On Thursday, we learned that 3.3 million Americans filed unemployment claims for the preceding week. “The number shatters the Great Recession peak of 665,000 in March 2009 and the all-time mark of 695,000 in October 1982,” CNBC reported. That number was more than double the 1.5 million jobless claims forecasted. The news is actually worse than that.

For starters, the websites and phone lines for state unemployment offices were overrun, meaning a number of claimants could not get through. Moreover, the majority of states last week had not yet closed down all non-essential businesses. Virginia, for example, did not order such businesses shuttered until this week, as did Maryland and Massachusetts. Texas and Florida, which rank among the states with the highest number of employees, have yet to order statewide bans. As more states close down businesses, the number of unemployed people will soar.

Treasury Secretary Steven Mnuchin might therefore come to regret his utterance in an interview with CNBC on Thursday: “To be honest with you, I think these numbers right now aren’t relevant.” He called the spike in unemployment claims “short term,” declaring that “the president is protecting those people.” If months from now, millions of people remain out of work or Republicans balk at extending unemployment insurance, those words will come back to haunt the administration.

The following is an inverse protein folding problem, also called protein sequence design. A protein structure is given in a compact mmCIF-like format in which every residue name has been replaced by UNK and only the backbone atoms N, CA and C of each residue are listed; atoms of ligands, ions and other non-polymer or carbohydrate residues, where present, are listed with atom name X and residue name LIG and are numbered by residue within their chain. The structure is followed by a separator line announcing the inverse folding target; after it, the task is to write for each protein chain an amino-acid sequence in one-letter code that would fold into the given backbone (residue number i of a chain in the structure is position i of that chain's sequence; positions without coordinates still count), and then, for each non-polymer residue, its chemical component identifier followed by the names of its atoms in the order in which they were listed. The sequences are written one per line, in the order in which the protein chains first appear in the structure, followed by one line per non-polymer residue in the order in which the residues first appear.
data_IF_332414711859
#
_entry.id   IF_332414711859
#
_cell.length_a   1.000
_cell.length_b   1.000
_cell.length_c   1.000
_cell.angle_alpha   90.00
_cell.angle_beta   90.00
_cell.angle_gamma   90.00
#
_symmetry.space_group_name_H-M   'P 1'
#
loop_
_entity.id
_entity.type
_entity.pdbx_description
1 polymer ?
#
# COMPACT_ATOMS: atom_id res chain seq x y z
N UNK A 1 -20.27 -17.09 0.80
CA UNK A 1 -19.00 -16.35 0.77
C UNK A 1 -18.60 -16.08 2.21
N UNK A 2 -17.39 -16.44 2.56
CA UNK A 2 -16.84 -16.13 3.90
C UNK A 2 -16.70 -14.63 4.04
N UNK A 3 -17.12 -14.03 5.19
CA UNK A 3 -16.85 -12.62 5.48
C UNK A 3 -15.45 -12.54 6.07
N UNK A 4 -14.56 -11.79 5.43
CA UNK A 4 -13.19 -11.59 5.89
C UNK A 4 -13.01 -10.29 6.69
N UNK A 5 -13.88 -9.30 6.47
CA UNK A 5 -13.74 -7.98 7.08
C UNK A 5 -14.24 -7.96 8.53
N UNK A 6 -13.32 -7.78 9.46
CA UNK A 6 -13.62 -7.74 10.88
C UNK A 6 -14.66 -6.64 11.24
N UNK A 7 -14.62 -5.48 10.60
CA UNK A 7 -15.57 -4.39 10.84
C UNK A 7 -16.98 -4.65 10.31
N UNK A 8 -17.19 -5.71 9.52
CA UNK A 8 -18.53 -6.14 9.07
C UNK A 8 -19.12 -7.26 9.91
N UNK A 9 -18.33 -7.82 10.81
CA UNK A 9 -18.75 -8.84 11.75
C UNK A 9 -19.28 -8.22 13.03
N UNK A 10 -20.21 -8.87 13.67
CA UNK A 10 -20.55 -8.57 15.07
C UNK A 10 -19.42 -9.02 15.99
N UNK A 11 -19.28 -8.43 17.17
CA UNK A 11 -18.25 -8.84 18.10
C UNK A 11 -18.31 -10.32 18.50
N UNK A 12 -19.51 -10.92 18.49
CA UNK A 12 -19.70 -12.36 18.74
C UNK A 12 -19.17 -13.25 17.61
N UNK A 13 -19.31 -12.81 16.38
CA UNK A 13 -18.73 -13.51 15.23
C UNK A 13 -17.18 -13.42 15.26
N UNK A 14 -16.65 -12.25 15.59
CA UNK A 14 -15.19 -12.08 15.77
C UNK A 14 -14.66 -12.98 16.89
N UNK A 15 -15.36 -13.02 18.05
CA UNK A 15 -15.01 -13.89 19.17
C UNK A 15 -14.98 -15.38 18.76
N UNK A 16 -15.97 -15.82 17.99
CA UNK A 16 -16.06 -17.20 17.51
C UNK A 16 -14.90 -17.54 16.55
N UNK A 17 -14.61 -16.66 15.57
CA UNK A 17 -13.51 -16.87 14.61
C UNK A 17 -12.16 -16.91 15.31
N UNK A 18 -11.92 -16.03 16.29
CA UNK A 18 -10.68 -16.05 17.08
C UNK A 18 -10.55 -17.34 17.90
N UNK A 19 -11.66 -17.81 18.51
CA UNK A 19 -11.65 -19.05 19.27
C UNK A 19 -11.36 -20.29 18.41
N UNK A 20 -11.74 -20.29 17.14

President Trump did not help matters. He suggested that the numbers would have been worse without a ban on travel from China, a non sequitur. He insisted, “It’s nobody’s fault, certainly not in this country.” He said, "We got very lucky.” Prepare to see that quote in a whole lot of Democratic ads in the fall.

Trump has refused to level with Americans from the start of the pandemic, and he still seems incapable of facing the magnitude of the problem and the seriousness of the recession we now face. Unsurprisingly, former vice president Joe Biden blasted the White House’s nonchalant attitude. “These numbers reflect overwhelming job losses in service industries like accommodation and food service, which means lower-income workers are already feeling the impact of this crisis in a major way,” Biden said in a written statement. “Secretary Mnuchin may think these numbers ‘are not relevant,’ but for those who were already struggling to make ends meet, this is a very real crisis.”

Biden has not been subtle about his message. “The President is not responsible for the coronavirus, but he bears full responsibility for the slow and uncoordinated response that has exacerbated both the public health and economic impact on our country.” Biden reasons that “at least 3 million people now don’t have jobs because our president didn’t do his job when it mattered,” referencing Trump’s delinquency in confronting the virus with testing and contract-tracing. He concludes that “in the absence of an early, aggressive response to flatten the curve, cities and states have been left with no option other than extreme social distancing measures, causing businesses to close and lay off workers. Now we are facing the economic fallout as well as a worsening public health crisis.”

What ultimately will matter is how many people lose their jobs and for how long. If the recovery is not swift and complete, Trump can protest all he likes, but as a president who has claimed responsibility for every bit of good economic news, he is going to have a hard time deflecting blame for the disaster unfolding on his watch.

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